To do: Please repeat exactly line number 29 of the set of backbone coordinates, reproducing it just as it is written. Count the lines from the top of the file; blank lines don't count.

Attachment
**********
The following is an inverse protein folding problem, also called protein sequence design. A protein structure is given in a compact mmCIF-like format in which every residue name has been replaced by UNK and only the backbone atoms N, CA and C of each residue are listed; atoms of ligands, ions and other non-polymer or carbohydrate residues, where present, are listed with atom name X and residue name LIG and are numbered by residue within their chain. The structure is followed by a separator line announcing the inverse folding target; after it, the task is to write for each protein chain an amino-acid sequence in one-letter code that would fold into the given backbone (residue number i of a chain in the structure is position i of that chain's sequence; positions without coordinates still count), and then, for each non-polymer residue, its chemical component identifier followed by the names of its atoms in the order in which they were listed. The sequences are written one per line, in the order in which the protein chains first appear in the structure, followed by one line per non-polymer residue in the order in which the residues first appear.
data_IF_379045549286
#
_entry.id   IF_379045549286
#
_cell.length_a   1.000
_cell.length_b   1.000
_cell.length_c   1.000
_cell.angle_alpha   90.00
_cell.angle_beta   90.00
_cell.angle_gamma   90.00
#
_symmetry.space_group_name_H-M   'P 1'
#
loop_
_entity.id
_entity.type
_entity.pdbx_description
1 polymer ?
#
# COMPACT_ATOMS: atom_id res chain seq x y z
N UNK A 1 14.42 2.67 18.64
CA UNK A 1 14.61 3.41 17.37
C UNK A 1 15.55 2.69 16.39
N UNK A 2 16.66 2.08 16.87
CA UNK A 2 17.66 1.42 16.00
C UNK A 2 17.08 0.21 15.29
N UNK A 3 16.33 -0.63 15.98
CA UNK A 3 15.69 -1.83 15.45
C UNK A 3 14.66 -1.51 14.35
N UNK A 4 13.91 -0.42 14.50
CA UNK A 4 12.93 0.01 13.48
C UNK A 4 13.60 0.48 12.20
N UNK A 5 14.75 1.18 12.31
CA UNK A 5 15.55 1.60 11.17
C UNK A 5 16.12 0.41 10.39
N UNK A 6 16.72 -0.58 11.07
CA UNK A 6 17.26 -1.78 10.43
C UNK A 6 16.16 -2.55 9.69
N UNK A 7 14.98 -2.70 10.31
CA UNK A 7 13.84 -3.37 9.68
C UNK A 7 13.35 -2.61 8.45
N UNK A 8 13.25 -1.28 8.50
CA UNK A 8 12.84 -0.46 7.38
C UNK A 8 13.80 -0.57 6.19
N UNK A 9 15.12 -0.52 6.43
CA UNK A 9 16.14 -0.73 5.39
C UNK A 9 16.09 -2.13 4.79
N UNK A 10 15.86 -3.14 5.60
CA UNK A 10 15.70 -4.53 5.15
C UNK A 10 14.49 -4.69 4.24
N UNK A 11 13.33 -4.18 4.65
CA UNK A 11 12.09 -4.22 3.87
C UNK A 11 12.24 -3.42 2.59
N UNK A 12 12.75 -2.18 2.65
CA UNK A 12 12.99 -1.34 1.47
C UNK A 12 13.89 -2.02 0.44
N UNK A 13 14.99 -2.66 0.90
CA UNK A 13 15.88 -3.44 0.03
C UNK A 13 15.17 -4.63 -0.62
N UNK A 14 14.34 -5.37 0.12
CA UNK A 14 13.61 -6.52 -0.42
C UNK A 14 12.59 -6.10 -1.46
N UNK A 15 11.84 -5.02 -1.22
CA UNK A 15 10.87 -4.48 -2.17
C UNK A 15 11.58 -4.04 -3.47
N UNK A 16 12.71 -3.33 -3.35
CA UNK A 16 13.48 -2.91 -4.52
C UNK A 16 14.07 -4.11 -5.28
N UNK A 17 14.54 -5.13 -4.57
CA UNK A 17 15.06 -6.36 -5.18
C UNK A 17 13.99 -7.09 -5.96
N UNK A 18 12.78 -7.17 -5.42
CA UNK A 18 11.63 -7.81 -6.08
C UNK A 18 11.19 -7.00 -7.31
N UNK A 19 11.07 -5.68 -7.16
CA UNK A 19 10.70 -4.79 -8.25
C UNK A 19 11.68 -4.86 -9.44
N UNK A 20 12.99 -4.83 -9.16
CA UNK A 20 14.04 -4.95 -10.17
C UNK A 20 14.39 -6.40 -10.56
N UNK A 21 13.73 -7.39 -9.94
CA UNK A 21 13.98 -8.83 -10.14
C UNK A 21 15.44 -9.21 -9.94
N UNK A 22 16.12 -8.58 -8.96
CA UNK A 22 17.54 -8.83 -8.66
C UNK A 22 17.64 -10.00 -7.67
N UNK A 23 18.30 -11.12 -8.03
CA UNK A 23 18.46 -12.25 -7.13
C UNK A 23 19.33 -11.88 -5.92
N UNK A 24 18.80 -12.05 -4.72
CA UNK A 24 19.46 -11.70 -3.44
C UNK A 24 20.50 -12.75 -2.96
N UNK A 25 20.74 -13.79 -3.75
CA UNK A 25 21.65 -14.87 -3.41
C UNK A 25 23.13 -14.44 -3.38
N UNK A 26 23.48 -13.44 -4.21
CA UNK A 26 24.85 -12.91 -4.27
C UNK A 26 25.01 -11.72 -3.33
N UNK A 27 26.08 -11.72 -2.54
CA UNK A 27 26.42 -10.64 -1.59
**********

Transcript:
CA UNK A 3 15.69 -1.83 15.45